Academic and research libraries increasingly are planning and implementing programs to share the responsibility and costs of maintaining print collections. A number of factors are driving this change:
- A growing shift in scholarly attention from print to electronic formats means that low-use retrospective print collections are perceived to deliver less value.
- Competing demands for library space favor teaching, learning, and collaboration vs. a "warehouse of books."
- The universe of institutions with both the mandate and the capacity to support long-term print preservation is shrinking.
- As the return on investment in local print collections diminishes, libraries seek to externalize print operations to shared repositories.
- However, more works are being published than ever before, making it nearly impossible for a single institution to maintain a complete collection.
Several large-scale shared print programs are under way around the world. In this emerging environment, widespread dissemination of item- (copy-) level data for archived/shared materials is required to support:
- Preservation risk assessment: How many copies exist in the system? What is their condition? Are they subject to archival/persistence agreements?
- Collection management: Which copies in the local collection should be retained? How can space recovery be maximized? How can inventory be optimized?
- Resource sharing: Which retained copies can be accessed and by what means, under what terms and by whom?
Beginning in late 2010, several individuals who were active in the shared print (print archiving) community began to explore ways in which OCLC could help to support libraries' immediate and future needs for shared print management. OCLC WorldCat was perceived as the logical basis for the required bibliographic infrastructure because of its global reach and integration with the workflow of most libraries that participate in shared print programs. OCLC's WorldCat and other services constitute a key part of the bibliographic infrastructure that will support and connect regional shared print initiatives.
In January 2015, OCLC acquired Sustainable Collection Services (SCS) to accelerate efforts in collection management and shared print projects. SCS provides tools and services to help manage and share print monographs through data-driven decision making. OCLC defines the shared print workflow in the graphic to the right.
To learn more about the community involved in shared print initiatives, the Print Archive Network (PAN), a forum run by the Center for Research Libraries, is a great resource.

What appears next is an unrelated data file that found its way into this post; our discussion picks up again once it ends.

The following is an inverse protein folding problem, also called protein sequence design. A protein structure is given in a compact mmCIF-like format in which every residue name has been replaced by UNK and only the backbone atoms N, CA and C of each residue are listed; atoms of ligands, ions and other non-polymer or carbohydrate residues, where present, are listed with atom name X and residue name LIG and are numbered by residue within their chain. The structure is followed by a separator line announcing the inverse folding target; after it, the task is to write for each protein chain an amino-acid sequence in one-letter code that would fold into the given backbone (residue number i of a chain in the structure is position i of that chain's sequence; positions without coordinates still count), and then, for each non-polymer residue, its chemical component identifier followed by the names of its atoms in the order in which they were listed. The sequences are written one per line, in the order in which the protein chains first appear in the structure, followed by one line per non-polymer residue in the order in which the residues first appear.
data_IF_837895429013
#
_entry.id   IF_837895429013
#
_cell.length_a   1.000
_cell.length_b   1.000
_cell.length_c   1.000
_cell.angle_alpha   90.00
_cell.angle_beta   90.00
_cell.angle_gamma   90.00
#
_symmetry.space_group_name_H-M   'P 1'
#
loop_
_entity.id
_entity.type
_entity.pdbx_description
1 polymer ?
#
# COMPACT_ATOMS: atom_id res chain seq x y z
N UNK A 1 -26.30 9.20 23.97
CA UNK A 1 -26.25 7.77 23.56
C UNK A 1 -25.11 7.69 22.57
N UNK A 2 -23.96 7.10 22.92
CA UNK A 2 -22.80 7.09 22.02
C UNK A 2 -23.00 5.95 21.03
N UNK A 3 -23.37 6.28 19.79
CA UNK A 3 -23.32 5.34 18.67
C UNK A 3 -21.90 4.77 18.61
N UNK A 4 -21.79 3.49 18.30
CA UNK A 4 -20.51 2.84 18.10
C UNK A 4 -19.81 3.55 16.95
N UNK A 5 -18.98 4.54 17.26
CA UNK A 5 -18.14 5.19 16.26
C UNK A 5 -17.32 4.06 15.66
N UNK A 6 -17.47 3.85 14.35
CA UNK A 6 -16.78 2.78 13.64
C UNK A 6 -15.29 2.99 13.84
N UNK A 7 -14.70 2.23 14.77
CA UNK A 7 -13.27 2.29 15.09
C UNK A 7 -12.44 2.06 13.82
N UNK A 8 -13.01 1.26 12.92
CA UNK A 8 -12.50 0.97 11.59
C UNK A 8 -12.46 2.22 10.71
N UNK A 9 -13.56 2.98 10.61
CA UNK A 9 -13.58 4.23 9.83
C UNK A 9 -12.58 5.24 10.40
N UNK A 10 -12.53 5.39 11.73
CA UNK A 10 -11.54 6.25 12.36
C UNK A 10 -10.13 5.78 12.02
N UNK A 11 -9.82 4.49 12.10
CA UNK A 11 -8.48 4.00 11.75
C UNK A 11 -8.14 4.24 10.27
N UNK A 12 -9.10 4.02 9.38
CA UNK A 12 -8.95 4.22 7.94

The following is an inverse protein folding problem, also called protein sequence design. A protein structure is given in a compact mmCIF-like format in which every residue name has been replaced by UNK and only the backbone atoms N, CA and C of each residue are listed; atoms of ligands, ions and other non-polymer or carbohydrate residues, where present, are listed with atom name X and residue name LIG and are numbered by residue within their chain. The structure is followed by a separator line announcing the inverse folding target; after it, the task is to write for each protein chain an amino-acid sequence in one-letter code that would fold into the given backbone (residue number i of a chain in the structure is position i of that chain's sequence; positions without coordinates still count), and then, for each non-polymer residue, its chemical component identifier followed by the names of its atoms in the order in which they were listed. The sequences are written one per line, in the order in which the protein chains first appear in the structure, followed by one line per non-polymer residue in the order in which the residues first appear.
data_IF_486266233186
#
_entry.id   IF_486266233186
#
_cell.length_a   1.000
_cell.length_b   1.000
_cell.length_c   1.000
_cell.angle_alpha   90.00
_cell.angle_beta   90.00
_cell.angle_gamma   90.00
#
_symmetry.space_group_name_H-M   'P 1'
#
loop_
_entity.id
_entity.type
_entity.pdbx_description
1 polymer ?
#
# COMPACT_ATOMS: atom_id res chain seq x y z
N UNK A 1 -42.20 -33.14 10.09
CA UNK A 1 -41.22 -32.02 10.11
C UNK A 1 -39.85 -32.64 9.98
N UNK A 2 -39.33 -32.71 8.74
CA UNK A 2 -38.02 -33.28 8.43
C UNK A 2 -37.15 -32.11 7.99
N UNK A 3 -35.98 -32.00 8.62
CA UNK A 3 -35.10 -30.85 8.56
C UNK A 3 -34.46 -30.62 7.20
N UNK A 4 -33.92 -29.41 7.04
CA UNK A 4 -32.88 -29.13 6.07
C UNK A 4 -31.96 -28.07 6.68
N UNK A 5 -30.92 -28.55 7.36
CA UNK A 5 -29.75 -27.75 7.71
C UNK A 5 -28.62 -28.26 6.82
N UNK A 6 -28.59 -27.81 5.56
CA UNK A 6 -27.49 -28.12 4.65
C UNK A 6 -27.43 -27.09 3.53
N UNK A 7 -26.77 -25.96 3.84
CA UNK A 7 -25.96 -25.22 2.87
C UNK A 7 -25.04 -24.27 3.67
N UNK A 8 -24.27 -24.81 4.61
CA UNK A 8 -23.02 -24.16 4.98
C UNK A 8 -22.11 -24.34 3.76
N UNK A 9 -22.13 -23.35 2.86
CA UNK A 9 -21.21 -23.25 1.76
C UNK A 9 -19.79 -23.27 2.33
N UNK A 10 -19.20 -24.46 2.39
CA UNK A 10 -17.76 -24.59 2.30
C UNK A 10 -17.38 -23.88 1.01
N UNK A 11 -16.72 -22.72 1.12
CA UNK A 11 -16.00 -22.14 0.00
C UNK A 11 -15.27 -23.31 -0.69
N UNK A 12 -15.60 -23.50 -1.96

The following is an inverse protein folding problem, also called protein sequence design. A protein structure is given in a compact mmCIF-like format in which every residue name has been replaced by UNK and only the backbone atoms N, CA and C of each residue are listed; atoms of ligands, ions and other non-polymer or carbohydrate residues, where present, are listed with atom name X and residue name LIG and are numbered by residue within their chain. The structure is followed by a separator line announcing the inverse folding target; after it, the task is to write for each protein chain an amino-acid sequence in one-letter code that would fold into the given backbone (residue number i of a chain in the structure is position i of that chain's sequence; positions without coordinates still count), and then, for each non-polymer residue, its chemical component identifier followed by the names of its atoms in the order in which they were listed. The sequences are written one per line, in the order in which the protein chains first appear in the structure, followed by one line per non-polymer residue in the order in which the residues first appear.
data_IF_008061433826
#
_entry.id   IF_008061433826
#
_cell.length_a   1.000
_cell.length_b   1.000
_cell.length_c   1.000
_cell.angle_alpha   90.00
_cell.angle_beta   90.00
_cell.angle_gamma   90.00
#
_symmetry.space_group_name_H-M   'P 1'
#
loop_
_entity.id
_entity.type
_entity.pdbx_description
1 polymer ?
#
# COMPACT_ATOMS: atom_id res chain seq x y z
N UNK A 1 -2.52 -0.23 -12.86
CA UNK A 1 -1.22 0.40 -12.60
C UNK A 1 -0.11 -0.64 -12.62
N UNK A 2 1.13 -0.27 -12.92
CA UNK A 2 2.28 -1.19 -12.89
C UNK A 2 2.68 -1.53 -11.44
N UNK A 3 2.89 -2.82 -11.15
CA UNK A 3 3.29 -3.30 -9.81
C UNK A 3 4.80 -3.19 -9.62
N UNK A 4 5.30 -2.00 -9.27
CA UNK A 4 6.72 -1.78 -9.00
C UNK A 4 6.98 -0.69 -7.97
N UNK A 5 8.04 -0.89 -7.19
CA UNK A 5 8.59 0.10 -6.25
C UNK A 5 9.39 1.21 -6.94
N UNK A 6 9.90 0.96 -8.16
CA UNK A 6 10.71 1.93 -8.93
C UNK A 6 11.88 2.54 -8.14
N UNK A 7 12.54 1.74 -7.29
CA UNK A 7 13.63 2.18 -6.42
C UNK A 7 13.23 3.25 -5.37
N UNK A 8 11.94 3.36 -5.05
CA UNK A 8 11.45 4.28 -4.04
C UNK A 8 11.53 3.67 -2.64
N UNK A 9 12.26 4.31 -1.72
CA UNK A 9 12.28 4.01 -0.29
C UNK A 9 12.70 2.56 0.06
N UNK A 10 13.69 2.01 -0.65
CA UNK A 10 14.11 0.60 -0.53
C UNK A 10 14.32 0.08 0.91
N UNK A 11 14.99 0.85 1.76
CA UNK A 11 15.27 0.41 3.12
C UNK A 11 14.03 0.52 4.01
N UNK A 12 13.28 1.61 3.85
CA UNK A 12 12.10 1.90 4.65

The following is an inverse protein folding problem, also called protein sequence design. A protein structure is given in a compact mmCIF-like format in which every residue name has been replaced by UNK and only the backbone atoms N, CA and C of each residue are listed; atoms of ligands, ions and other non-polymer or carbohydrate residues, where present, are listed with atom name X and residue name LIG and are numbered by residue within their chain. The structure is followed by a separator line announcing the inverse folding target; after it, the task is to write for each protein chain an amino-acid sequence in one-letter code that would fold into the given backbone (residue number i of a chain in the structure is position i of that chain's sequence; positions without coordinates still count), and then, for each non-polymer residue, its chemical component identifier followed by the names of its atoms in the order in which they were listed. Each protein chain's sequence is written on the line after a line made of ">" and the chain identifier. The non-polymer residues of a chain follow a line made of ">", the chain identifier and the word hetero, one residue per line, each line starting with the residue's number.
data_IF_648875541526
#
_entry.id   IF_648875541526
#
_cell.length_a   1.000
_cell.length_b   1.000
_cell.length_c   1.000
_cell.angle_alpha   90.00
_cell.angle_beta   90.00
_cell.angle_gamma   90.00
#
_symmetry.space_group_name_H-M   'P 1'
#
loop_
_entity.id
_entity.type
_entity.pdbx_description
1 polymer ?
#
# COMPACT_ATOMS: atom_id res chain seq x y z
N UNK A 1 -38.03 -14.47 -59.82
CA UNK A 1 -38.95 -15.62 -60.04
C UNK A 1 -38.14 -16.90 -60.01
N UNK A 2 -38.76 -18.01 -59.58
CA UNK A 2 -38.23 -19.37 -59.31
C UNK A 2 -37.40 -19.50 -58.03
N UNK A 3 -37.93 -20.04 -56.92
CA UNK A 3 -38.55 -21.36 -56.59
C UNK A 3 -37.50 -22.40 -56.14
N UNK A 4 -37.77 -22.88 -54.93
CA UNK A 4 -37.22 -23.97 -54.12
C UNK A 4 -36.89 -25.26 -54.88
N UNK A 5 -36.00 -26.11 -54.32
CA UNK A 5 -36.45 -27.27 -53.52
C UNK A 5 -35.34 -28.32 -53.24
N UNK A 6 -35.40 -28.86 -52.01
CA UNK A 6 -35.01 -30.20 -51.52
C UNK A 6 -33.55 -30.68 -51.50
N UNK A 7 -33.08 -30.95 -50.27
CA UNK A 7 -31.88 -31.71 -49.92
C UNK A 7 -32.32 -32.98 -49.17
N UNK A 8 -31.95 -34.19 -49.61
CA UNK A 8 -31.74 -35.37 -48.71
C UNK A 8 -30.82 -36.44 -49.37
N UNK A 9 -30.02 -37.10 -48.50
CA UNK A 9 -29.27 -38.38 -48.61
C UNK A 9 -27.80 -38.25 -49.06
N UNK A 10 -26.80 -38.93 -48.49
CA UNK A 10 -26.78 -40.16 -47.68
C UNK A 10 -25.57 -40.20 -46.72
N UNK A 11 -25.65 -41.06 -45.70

OCLC support for shared print programs
Libraries and groups wanting to analyze their collections as part of a shared print program should consider Sustainable Collection Services. Libraries and groups wanting to register their shared print collections in WorldCat and provide access to the collections via WorldShare Resource Sharing can contact the OCLC Shared Print Community Liaison, Bill Carney. For more information on the process, please see our frequently asked questions.
OCLC is working with the library community to gather and evaluate additional requirements for cooperative management of print collections, including relevant services.
We will also continue an established program of research in Shared Print Collections. This research will continue to explore the evolution of library operations associated with the ongoing shift from locally-owned print inventory to jointly managed print and digital collections.
For questions about the Shared Print Management Project, please contact us via e-mail at email@example.com.
Shared print metadata guidelines
Between 2010 and early 2012, a community-based committee conducted a pilot project to develop and test recommendations for how libraries could use WorldCat to register content contributed to shared print archives.
The recommended approach includes three key elements:
- Define separate OCLC Institution Symbols to identify print archived titles in facilities and full-service libraries
- Enter holdings-level print archives data in MARC Holdings records (OCLC Local Holdings Records, LHRs)
- Use the 583 Preservation Action Note to describe specific characteristics of the print archives action(s) for each set of holdings
For more information, please see:
Please note that these guidelines were designed and tested for journal holdings. While the data structures theoretically would be usable for monographs, there may be variations in functions related to using LHRs for monographs that have not been tested.
Libraries participating in shared print agreements are encouraged to begin to disclose preserved print journal holdings in WorldCat according to this method as soon as possible.